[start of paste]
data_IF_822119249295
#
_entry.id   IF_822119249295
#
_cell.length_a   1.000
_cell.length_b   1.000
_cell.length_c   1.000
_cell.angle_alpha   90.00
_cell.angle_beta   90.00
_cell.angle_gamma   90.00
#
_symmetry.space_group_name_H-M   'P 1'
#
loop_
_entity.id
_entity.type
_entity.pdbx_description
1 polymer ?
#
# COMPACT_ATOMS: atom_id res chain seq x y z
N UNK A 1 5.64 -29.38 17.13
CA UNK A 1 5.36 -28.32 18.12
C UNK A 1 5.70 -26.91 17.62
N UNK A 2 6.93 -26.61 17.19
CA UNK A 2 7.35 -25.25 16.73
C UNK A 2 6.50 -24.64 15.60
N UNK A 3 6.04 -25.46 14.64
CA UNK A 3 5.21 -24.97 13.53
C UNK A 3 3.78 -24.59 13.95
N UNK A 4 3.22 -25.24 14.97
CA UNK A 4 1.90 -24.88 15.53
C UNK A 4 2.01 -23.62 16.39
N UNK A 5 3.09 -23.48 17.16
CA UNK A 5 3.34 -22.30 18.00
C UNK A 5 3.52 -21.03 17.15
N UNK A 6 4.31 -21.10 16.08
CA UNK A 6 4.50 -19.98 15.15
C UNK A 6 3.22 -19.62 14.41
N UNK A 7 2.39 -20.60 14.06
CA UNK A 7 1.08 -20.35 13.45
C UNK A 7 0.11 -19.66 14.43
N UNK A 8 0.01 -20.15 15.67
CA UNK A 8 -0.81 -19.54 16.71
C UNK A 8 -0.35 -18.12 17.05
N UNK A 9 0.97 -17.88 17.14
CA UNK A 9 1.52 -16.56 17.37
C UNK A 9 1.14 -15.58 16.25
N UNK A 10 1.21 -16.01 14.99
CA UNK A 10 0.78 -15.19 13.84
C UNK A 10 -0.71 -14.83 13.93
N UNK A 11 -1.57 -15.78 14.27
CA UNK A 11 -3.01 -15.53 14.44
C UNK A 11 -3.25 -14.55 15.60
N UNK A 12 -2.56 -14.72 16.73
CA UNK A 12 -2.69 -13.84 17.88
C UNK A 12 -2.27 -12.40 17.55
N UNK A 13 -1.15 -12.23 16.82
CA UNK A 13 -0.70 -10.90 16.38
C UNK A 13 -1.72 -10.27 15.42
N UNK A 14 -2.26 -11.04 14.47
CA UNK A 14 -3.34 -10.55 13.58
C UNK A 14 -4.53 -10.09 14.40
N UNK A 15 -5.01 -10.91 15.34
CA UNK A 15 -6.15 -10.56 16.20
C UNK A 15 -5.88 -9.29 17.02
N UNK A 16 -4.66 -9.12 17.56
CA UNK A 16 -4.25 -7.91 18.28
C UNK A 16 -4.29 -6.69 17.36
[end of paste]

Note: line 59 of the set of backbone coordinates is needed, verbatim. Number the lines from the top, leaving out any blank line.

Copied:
C UNK A 13 -1.72 -10.27 15.42